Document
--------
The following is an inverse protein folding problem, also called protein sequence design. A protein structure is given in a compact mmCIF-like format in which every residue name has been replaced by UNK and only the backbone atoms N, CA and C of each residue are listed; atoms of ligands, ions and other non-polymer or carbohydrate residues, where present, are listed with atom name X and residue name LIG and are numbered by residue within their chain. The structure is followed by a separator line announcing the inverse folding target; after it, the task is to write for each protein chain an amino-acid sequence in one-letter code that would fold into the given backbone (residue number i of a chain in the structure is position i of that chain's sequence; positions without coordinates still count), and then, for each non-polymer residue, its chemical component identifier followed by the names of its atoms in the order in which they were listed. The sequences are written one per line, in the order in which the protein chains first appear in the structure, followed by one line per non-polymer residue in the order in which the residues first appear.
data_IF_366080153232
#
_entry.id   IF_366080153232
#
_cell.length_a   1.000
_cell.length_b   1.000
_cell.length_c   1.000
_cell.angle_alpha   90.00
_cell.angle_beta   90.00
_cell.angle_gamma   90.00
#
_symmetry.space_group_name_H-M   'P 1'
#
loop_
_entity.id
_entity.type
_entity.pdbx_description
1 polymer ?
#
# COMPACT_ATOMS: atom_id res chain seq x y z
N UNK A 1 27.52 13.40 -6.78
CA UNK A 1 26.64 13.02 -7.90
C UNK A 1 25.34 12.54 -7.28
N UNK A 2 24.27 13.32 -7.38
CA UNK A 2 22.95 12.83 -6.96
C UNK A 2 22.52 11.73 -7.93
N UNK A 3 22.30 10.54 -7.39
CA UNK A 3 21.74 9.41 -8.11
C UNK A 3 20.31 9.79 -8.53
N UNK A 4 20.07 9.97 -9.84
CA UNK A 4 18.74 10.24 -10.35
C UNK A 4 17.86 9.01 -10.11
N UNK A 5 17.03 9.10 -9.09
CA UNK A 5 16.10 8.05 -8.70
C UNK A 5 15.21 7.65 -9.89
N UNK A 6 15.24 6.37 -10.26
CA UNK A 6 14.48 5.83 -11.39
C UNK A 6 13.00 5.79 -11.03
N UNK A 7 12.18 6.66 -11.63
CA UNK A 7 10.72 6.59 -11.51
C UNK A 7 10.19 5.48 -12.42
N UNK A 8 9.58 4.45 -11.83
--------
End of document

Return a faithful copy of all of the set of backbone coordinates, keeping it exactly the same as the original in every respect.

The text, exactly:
The following is an inverse protein folding problem, also called protein sequence design. A protein structure is given in a compact mmCIF-like format in which every residue name has been replaced by UNK and only the backbone atoms N, CA and C of each residue are listed; atoms of ligands, ions and other non-polymer or carbohydrate residues, where present, are listed with atom name X and residue name LIG and are numbered by residue within their chain. The structure is followed by a separator line announcing the inverse folding target; after it, the task is to write for each protein chain an amino-acid sequence in one-letter code that would fold into the given backbone (residue number i of a chain in the structure is position i of that chain's sequence; positions without coordinates still count), and then, for each non-polymer residue, its chemical component identifier followed by the names of its atoms in the order in which they were listed. The sequences are written one per line, in the order in which the protein chains first appear in the structure, followed by one line per non-polymer residue in the order in which the residues first appear.
data_IF_366080153232
#
_entry.id   IF_366080153232
#
_cell.length_a   1.000
_cell.length_b   1.000
_cell.length_c   1.000
_cell.angle_alpha   90.00
_cell.angle_beta   90.00
_cell.angle_gamma   90.00
#
_symmetry.space_group_name_H-M   'P 1'
#
loop_
_entity.id
_entity.type
_entity.pdbx_description
1 polymer ?
#
# COMPACT_ATOMS: atom_id res chain seq x y z
N UNK A 1 27.52 13.40 -6.78
CA UNK A 1 26.64 13.02 -7.90
C UNK A 1 25.34 12.54 -7.28
N UNK A 2 24.27 13.32 -7.38
CA UNK A 2 22.95 12.83 -6.96
C UNK A 2 22.52 11.73 -7.93
N UNK A 3 22.30 10.54 -7.39
CA UNK A 3 21.74 9.41 -8.11
C UNK A 3 20.31 9.79 -8.53
N UNK A 4 20.07 9.97 -9.84
CA UNK A 4 18.74 10.24 -10.35
C UNK A 4 17.86 9.01 -10.11
N UNK A 5 17.03 9.10 -9.09
CA UNK A 5 16.10 8.05 -8.70
C UNK A 5 15.21 7.65 -9.89
N UNK A 6 15.24 6.37 -10.26
CA UNK A 6 14.48 5.83 -11.39
C UNK A 6 13.00 5.79 -11.03
N UNK A 7 12.18 6.66 -11.63
CA UNK A 7 10.72 6.59 -11.51
C UNK A 7 10.19 5.48 -12.42
N UNK A 8 9.58 4.45 -11.83